Charity shops cash in

FEATURE:The times when all they sold was old clothes and Val Doonican LPs are long gone. These days, the UK's third sector is packed with slick retail operators that are using the downturn to rack up their presence on the high street.

by John Morrish

Britain's retailers are having a hard time, with a number of well-known chains such as Habitat, Blacks, Peacocks and Game feeling the pressure. Clinton Cards has announced the closure of all its shops, and vacancy rates in some places run as high as 30%. The multiples closed 14 shops a day last year, and replacements are not springing up to fill the gaps. There are whitewashed windows everywhere.

Our high streets would look a whole lot emptier, however, were it not for charity shops. Last year, their sales rose 3.6% to £974m. There are more than 9,000 of them, and they are growing in number - and ambition - all the time, benefiting from people's taste for bargains and their increasing willingness to wear other people's clothes (the fashion for 'vintage' has no doubt helped).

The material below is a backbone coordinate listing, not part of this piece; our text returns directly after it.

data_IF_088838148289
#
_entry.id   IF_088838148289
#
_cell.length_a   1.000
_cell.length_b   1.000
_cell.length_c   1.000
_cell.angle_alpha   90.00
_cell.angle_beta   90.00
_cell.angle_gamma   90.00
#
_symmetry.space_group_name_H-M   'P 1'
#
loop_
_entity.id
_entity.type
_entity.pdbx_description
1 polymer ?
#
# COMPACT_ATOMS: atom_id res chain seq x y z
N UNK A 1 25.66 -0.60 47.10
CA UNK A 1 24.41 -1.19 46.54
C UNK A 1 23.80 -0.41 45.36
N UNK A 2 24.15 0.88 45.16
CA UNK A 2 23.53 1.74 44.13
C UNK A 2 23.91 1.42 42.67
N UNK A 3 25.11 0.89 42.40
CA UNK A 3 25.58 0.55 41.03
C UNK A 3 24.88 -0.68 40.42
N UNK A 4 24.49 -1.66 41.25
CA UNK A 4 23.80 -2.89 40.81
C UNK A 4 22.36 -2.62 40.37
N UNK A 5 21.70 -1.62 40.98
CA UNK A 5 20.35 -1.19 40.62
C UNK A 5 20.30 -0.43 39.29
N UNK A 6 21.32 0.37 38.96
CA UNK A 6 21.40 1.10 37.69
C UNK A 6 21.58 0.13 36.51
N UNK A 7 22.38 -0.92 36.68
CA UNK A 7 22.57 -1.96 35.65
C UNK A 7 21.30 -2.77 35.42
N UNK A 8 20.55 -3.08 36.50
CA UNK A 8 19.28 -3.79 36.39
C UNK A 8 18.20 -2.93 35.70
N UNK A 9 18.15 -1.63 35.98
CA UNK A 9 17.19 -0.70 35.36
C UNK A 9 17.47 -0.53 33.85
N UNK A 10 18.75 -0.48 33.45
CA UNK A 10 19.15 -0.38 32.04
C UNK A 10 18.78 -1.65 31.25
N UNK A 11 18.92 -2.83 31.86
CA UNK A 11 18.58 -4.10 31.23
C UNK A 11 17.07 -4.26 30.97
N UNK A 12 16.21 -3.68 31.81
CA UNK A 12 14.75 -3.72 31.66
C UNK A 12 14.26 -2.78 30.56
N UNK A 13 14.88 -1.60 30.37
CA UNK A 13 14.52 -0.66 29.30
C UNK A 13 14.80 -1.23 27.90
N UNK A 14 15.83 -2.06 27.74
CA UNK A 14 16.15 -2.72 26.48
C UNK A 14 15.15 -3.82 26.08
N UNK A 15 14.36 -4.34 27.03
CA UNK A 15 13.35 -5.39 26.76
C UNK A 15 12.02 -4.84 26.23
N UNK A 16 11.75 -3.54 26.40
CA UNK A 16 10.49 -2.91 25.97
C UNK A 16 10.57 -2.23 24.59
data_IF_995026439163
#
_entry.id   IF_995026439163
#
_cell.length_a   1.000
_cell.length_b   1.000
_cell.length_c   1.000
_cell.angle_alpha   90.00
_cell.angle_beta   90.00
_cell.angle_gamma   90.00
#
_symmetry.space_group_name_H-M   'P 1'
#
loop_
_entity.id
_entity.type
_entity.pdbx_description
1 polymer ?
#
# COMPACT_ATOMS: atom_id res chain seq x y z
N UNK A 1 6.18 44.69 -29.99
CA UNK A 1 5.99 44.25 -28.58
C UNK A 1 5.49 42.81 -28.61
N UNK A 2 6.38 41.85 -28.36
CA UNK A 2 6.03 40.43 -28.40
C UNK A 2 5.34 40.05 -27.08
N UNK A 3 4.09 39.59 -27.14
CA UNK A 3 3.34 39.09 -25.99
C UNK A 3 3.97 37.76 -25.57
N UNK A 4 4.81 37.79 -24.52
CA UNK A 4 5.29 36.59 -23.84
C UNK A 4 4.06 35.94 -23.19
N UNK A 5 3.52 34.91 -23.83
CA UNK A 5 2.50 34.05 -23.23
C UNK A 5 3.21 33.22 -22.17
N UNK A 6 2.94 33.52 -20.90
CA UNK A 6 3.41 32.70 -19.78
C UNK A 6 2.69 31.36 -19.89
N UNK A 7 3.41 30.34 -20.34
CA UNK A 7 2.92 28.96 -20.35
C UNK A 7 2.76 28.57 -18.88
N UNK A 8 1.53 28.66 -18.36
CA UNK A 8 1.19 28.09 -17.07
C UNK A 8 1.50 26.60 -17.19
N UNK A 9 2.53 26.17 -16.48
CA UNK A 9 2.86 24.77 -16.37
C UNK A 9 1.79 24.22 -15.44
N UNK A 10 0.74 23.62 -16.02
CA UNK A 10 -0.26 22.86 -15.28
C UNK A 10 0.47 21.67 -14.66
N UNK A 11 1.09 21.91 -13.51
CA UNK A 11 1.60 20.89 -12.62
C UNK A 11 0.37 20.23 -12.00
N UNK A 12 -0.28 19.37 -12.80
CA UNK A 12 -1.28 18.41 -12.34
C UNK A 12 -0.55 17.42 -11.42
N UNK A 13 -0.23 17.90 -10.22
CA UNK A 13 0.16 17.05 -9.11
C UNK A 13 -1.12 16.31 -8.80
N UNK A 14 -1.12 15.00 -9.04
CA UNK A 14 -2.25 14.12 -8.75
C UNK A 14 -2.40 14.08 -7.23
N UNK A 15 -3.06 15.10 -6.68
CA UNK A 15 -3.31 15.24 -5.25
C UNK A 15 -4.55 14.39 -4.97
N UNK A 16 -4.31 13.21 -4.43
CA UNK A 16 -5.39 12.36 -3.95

Sue Ryder, for instance, runs a network of hospices and nursing homes across the UK. It has 399 shops. Some of them are frankly shabby, but it is working hard to bring them up to the standards expected of a modern retailer. The store at the lower end of the High Street in Cheltenham, Gloucestershire is a good example. Light, airy, with white walls and new shopfittings, it stocks men's, women's and children's clothes, bric-a-brac, electrical items, books and DVDs, but also devotes half of its 3,000sq ft floor space to furniture, secondhand and new.

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